(CNSNews.com) - The federal Centers for Disease Control and Prevention reported 138,025 new COVID cases in this country on Nov. 15, the 11th time in 12 days that new cases have reached six-digits.
The number of new deaths also rose in October and November, but it's too soon to tell how much, because the data for those months is incomplete. Death certificates, which produce the CDC's official COVID death toll, are submitted to CDC's National Center for Health Statistics on a lagging basis.
The CDC's National Center for Health Statistics has been tracking weekly deaths involving COVID-19 since February.
An average of 4,256 people died of COVID in September, about the same as the average 4,206 who died in June. Those two months mark the low point so far for COVID deaths in this country.
According to NCHS, the 3,982 COVID-involved deaths for the week ending September 26 -- the most recent time period for which the data is fairly reliable -- is 76.69 percent below the mid-April peak, when 17,087 COVID deaths were reported; and 51.51 percent below the second peak of 8,213 COVID deaths in early August.
As the chart below shows, COVID deaths dropped every week from the mid-April record of 17,087 to 3,794 at the end of June.
In early July, COVID deaths started increasing again, to a second peak of 8,213 in early August; then the number of deaths steadily dropped to the 39-hundred level at the end of September.
Since then, preliminary data indicate COVID deaths are once again heading toward the 5,000 level or higher, but again, the numbers for recent weeks will rise more significantly than the death count for earlier weeks.
The total number of COVID cases in this country now stands at 10,984,398, or 46.2 per 100,000 people in the last seven days. A total of 245,470 COVID-involved deaths has been reported to CDC, or 0.4 deaths for every 100,000 people in the past 7 days.
Because of escalating cases and hospitalizations, the CDC is urging Americans to modify their Thanksgiving plans to minimize the spread of coronavirus.
"Unfortunately, the COVID-19 epidemic is worsening, and small household gatherings are an important contributor to the rise in COVID-19 cases," CDC said.
It offers several pages of advice on the lowest-risk way to celebrate:
--Celebrating virtually or with members of your own household (who are consistently taking measures to reduce the spread of COVID-19).
CDC says people who do not currently live in your housing unit, such as college students who are returning home from school for the holidays, should be considered part of different households. In-person gatherings that bring together family members or friends from different households, including college students returning home, pose varying levels of risk.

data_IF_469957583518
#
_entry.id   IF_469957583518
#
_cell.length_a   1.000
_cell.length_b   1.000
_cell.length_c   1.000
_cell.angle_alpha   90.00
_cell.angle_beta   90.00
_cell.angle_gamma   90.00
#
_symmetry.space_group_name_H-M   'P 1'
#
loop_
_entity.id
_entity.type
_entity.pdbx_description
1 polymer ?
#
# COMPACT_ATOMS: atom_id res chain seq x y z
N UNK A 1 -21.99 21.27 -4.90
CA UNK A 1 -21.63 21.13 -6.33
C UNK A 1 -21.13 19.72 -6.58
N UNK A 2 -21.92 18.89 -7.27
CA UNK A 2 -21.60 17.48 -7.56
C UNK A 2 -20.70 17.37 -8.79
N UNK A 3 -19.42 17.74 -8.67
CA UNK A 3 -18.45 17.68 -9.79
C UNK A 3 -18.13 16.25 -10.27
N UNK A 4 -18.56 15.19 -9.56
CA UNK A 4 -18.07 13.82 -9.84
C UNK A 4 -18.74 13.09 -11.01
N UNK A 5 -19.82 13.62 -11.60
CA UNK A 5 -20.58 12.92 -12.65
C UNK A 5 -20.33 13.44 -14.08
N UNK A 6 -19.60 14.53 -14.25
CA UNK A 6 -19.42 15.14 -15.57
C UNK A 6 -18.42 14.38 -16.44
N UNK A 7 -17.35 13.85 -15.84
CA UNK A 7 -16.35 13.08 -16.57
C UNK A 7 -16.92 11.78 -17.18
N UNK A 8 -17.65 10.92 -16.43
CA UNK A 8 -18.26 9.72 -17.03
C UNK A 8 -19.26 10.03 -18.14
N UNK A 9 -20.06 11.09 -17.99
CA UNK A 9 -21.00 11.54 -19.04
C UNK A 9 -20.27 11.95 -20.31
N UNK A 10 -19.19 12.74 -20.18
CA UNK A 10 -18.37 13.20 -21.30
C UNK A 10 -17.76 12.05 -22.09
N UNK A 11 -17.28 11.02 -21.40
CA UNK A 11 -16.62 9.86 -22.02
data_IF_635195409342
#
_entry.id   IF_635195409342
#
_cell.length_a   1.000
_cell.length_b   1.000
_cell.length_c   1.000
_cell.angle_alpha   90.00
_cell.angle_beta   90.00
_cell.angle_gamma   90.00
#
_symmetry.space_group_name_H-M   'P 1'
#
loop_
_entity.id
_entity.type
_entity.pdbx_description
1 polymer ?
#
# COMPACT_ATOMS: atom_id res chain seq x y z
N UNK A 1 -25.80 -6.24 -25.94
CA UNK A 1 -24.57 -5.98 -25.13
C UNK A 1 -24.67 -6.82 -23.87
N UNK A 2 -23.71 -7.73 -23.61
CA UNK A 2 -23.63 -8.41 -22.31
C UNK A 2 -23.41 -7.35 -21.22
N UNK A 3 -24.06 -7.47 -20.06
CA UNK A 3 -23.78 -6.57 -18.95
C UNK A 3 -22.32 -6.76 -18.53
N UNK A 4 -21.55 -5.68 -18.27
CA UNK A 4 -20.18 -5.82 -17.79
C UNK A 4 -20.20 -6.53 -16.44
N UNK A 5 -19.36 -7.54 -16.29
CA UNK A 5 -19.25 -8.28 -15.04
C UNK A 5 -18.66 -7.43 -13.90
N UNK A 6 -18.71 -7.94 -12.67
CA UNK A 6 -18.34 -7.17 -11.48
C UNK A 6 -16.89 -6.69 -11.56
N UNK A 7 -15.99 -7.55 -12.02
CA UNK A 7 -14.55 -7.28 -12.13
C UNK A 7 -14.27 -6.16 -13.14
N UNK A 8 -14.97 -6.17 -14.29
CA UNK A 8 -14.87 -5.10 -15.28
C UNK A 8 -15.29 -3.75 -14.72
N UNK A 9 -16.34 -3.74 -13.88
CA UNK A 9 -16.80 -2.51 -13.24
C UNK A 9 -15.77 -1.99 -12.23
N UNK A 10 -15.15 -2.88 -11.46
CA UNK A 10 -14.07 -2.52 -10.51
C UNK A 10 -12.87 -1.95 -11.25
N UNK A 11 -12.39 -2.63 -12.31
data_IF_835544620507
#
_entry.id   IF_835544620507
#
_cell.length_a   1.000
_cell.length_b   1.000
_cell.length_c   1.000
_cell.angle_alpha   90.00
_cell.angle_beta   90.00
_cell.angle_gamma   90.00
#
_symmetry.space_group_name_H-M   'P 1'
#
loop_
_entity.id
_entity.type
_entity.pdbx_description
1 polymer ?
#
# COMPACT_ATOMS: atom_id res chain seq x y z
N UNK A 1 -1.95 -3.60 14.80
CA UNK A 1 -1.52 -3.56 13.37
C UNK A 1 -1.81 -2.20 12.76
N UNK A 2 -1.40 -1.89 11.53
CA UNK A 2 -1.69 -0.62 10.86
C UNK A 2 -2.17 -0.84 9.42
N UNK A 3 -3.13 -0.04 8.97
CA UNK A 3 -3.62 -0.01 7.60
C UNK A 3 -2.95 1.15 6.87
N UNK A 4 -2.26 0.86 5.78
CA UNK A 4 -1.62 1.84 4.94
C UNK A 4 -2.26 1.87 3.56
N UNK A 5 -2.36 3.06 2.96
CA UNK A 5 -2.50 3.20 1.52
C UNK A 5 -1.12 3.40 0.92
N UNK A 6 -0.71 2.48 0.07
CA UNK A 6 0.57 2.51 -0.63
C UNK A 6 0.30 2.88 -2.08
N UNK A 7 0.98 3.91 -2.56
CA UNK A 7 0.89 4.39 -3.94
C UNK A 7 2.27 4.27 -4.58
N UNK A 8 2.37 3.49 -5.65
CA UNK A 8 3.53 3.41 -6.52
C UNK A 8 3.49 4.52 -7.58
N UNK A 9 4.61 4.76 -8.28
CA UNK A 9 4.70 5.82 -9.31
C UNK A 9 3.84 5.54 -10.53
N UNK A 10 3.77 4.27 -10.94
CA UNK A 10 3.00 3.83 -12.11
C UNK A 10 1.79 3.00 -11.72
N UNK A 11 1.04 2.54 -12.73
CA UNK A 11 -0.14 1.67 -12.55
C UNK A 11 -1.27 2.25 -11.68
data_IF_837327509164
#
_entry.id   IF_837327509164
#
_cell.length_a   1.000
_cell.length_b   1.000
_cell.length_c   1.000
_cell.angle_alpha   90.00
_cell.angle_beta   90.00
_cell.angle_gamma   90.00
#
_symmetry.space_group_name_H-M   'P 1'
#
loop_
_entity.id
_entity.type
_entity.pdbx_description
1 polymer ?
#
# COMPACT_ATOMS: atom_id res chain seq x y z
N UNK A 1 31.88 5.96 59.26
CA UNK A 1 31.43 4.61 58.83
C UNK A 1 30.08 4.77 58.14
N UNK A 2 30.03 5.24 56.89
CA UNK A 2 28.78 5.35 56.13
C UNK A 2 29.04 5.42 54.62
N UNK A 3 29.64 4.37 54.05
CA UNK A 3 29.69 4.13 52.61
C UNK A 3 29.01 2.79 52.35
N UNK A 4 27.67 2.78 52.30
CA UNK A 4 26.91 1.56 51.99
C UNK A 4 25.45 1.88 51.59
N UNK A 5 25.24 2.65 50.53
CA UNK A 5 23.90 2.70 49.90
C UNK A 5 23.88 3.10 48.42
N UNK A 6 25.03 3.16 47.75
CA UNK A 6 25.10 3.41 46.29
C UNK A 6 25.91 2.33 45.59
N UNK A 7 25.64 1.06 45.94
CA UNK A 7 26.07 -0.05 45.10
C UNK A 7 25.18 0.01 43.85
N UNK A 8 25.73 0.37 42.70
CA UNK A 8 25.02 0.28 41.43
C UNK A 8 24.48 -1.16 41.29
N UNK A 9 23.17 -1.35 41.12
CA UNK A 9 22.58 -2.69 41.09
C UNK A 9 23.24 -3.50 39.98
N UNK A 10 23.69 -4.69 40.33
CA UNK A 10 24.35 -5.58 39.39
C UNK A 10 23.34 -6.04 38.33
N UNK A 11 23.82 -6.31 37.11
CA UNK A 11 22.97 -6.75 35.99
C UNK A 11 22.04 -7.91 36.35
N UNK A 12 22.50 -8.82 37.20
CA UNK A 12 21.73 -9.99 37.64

--Family and friends should consider the number of COVID-19 cases in their community and in the community where they plan to celebrate when deciding whether to host or attend a gathering.
--Exposure during travel: Airports, bus stations, train stations, public transport, gas stations, and rest stops are all places travelers can be exposed to the virus in the air and on surfaces.
--Location of the gathering; Indoor gatherings, especially those with poor ventilation (for example, small enclosed spaces with no outside air), pose more risk than outdoor gatherings.
--Duration of the gathering: Gatherings that last longer pose more risk than shorter gatherings. Being within 6 feet of someone who has COVID-19 for a cumulative total of 15 minutes or more greatly increases the risk of becoming sick and requires a 14-day quarantine.
--Number and crowding of people at the gathering: Gatherings with more people pose more risk than gatherings with fewer people. CDC does not have a limit or recommend a specific number of attendees for gatherings. The size of a holiday gathering should be determined based on the ability of attendees from different households to stay 6 feet (2 arm lengths) apart, wear masks, wash hands...
CDC said there is no evidence right now that handling food is associated with the spread of infection.
"It is possible that a person can get COVID-19 by touching a surface or object, including food, food packaging, or utensils that have the virus on it and then touching their own mouth, nose, or possibly their eyes. However, this is not thought to be the main way that the virus is spread.
CDC says you should "encourage guests to bring food and drinks for themselves and for members of their own household only; avoid potluck-style gatherings.
It also says:
--Wear a mask while preparing food for or serving food to others who don’t live in your household.
--All attendees should have a plan for where to store their mask while eating and drinking. Keep it in a dry, breathable bag (like a paper or mesh fabric bag) to keep it clean between uses.
--Limit people going in and out of the areas where food is being prepared or handled, such as in the kitchen or around the grill, if possible.